Nitrokey 3: SSH

Previous posts:

The Nitrokey 3 allows at least 2 different ways to improve SSH keys security: with FIDO2 and with PGP.


Since version 8.2, OpenSSH supports FIDO2 for authentication. There are 2 modes, resident keys (the SSH private key will be on the security device) and non-resident (in which case, the unique built-in private key in the security token is combined with a private key handle stored on the computer). In non-resident mode, the key handle will need to be copied on each computer we want to connect from.

Here we don’t have much choice, at the moment only non-resident mode seems to be supported by the Nitrokey 3.

And again we also have a choice of key algorithm, ECDSA-P256 (required by the FIDO2 specifications) and Ed25519 (optional). The first one is generated with the option ecdsa-sk and the second one with ed25519-sk.

Here are the commands to generate keys in resident and non-resident mode for the 2 different algorithms:

ssh-keygen -t ecdsa-sk -O resident -f ~/.ssh/id_ecdsa_sk
ssh-keygen -t ed25519-sk -O resident -f ~/.ssh/id_ed25519_sk
ssh-keygen -t ecdsa-sk -f ~/.ssh/id_ecdsa_sk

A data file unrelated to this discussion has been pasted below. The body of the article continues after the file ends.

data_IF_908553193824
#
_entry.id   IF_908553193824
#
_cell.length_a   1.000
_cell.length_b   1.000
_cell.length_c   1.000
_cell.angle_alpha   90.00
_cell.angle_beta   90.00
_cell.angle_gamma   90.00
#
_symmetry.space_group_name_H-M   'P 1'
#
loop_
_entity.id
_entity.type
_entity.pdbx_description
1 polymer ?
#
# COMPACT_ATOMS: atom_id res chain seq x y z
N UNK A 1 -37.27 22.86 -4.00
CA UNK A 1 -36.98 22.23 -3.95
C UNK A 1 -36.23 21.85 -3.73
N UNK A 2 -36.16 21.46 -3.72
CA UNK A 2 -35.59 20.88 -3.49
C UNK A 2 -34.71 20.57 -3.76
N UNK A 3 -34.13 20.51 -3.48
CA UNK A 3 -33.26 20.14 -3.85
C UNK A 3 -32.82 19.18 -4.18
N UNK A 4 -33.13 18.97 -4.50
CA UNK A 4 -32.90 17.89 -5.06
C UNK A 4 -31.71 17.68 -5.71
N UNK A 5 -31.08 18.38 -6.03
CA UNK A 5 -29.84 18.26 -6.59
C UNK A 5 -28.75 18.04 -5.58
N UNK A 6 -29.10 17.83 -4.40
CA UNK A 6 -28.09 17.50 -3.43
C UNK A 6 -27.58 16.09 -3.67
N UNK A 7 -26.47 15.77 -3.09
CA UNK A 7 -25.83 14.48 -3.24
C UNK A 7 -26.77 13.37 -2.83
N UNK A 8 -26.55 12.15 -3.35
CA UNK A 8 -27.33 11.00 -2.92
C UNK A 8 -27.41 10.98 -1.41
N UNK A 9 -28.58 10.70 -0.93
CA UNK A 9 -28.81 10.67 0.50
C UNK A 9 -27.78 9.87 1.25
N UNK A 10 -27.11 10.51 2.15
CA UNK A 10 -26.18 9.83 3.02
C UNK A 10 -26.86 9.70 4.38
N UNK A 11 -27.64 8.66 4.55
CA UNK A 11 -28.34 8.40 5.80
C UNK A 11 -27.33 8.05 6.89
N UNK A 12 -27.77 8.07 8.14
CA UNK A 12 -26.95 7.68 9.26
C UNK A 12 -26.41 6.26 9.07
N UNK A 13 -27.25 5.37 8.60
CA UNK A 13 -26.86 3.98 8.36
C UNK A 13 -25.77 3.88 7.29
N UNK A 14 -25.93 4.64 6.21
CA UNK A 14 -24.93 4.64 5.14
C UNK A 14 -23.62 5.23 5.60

ssh-keygen -t ed25519-sk -f ~/.ssh/id_ed25519_sk

As usual, the public key need to be added to the authorized_keys on the remote servers:

$ ssh-copy-id -i ~/.ssh/id_ed25519_sk

Now, to connect to the remote server, the Nitrokey will need to be plugged-in and touched to allow access (during the key generation, the option no-touch-required can be passed to prevent to have to touch the security device).

PGP smart card

Both PGP and SSH use asymmetric cryptography, so with a public and private key pair, and it’s quite tempting to use our PGP key pair for SSH.

First thing is to make sure GPG agent is activated, and it’s configured to support SSH. To do so, add a line with use-agent in file ~/.gnupg/gpg.conf and a line with enable-ssh-support in file ~/.gnupg/gpg-agent.conf. Make sure the agent is restarted to take into account the new configuration by either doing gpg-connect-agent reloadagent /bye or pkill gpg-agent.

Then we need to tell SSH to talk to the GPG agent, and start the GPG agent early on. This can be done by adding the following lines in ~/.bashrc so it will be run when opening a new terminal:

if [ "${gnupg_SSH_AUTH_SOCK_by:-0}" -ne $$ ]; then
  export SSH_AUTH_SOCK="$(gpgconf --list-dirs agent-ssh-socket)"

Check the Nitrokey is taken into account with ssh-add -l, you should get something like that (but with real data):

4096 SHA256:(…) cardno:000000000000 (RSA)

Now we need to export the public key that we will have to import in the remote server’s ~/.ssh/authorized_keys:

$ gpg --export-ssh-key 0123456789ABCDEF >> ~/.ssh/

Now, to connect to the remote server, the Nitrokey will need to be plugged-in and unlocked.

I’d like to require to touch the key each time it’s accessed to use the SSH key. I guess what I’m looking for are the User Interaction Flags, but it requires GnuPG version 2.3, and I have 2.2.

I’ll update this post once I have a newer version of GnuPG.

Next steps:

Comments Add one by sending me an email.